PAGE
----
Reverend Roger Bertschausen, senior minister of Unity Temple at the Buzz Café on Thursday September 7, 2023 | Todd Bannor

Usually interim ministers serve about two years to help congregational members say goodbye to the departing leader and prepare to welcome a new leader.

Rev. Roger Bertschausen is a “developmental” minister, the second stage of a transition to a “settled” (or permanent) minister. He and the Unity Temple Unitarian Universalist (UU) Congregation on Lake Street have formed a covenant to be together for between 4-7 years. Bertschausen explained that the length of time invested in a transition is dependent on the amount of organizational work that needs to be done.

Aimee Conrad, co-president of the Unity Temple Board of Trustees, explained that Bertschausen’s “mission-driven leadership, his pastoral presence, his ability to guide a congregation through change while holding onto existing strengths, and the importance he placed on anti-oppression/anti-racism work,” seemed to the search team to be the best match.

Regarding the unusually long transitional period agreed upon, Conrad explained that “the congregation wants to accomplish some big goals” and “these are challenging times for churches, so a longer interim ministry makes sense.”

Bertschausen laughs as he frames his role in the transition this way. “I’m pre-fired.  Everyone knows that I’m going to leave. It gives everybody a spaciousness to work through things in some ways. This congregation grew a lot while Alan Taylor was here, and it takes time to do all of the institutional changes that accompany growth.”

In a letter he sent to the congregation soon after he arrived last month, Bertschausen wrote, “I know that these past years have not been easy for individuals, families, and communities. Numerous staff transitions layered on top of the pandemic have made this period especially challenging for Unity Temple,” which touches on one of the tasks of a developmental minister, i.e. helping a congregation process the past.

He also wrote, “Even on day one, I am sensing excitement about what’s next and a deep streak of resilience.”

Rev. Emily Gage, associate minister, summarized what the past month has been like. 

“Roger arrived only a month ago; since then we’ve been spending all kinds of time in conversations; us sharing our experiences and ideas and lay of the land, and he asking questions and listening and reflecting back to us.”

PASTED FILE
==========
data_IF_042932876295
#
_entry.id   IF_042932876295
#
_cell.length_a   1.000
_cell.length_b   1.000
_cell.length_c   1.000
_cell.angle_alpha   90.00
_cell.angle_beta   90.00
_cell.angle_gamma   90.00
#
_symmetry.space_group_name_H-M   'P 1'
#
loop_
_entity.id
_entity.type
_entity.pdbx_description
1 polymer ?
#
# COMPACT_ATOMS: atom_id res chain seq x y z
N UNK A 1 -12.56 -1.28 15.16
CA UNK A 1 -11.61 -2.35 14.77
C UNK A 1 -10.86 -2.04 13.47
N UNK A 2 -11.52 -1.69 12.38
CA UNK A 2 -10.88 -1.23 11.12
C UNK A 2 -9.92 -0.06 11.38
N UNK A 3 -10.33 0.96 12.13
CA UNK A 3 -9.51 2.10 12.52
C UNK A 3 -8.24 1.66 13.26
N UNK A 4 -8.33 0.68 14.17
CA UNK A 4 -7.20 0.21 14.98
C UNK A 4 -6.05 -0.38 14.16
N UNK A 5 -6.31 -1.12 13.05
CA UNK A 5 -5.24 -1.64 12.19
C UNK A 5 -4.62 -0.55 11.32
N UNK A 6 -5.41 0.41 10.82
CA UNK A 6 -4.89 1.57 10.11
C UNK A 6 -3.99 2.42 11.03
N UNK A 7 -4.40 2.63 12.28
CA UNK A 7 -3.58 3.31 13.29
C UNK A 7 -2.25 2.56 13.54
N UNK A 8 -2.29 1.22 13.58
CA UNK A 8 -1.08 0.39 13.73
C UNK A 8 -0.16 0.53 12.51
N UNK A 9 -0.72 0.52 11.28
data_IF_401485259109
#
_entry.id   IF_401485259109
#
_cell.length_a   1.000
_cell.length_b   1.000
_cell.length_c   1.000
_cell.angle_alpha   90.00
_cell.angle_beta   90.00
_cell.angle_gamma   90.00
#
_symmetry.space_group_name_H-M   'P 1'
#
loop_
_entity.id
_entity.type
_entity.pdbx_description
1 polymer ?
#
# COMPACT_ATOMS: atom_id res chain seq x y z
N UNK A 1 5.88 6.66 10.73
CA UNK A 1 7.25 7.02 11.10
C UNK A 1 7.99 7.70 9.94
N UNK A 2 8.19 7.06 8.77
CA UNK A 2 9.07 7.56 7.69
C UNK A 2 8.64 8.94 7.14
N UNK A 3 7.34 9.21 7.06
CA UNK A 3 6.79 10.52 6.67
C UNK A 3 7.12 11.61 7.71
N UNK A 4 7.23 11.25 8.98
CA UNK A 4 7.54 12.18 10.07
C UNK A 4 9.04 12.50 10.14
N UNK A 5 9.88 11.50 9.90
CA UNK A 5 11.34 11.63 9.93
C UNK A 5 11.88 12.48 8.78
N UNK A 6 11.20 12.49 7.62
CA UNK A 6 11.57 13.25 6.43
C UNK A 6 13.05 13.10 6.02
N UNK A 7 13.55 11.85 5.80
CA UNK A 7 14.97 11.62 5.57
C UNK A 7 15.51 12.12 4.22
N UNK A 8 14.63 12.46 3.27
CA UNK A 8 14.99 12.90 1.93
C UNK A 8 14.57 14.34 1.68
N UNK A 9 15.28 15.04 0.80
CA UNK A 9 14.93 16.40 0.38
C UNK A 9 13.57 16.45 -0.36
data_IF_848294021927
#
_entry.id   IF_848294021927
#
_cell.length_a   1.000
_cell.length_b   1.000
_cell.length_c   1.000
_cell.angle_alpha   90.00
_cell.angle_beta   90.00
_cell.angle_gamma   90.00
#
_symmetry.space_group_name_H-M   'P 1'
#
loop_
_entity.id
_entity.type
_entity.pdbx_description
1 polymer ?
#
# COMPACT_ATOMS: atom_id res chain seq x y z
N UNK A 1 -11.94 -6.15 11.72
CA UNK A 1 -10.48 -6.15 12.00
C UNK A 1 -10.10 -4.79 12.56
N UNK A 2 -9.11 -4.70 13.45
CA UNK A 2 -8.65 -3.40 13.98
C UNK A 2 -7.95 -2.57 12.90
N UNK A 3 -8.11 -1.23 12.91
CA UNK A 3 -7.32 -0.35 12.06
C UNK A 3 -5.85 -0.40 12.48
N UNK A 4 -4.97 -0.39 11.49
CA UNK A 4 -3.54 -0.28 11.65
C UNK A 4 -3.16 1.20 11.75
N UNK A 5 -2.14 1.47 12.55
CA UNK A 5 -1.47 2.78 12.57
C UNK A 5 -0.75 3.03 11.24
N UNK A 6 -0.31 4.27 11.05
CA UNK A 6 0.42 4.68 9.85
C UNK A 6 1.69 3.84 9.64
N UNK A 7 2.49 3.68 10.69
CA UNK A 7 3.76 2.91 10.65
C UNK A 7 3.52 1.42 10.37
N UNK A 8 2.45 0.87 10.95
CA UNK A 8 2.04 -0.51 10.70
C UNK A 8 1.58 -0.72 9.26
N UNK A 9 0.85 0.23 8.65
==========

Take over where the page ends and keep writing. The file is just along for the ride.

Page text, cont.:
Bertschausen earned a master’s degree at the University of Chicago Divinity School. He got married, served an internship with a Unitarian Universalist congregation, and worked as a chaplain at a drug and alcohol treatment center.

Equipped with lots of experience and serious academic credentials, in 1990 he became a settled minister at a UU church in Appleton, Wisconsin. As the congregation grew, he in effect served three groups during his 25 years there: from 100 members to a mid-size congregation and finally topping out at 700 members, each “congregation” working differently and facing different challenges.

In 2020, he became an interim minister, serving a church in Madison, Wisconsin for three years and another in White Bear Lake, Minnesota for two. 

Bertschausen’s wife, Amy, is an ordained minister in the Disciples of Christ Church.

As for the future and the work that lies ahead, Gage said, “He brings a fresh perspective, lots of experience, and a compassionate and collaborative spirit. I can’t think of any specific can’t do’s, although he can’t do it all himself. It’s a time full of possibilities and opportunities for the congregation as we re-shape who we are and can be, as we come out of the pandemic and greet the challenges of life in today’s world.”

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Tom's been writing about religion – broadly defined – for years in the Journal. Tom's experience as a retired minister and his curiosity about matters of faith will make for an always insightful exploration...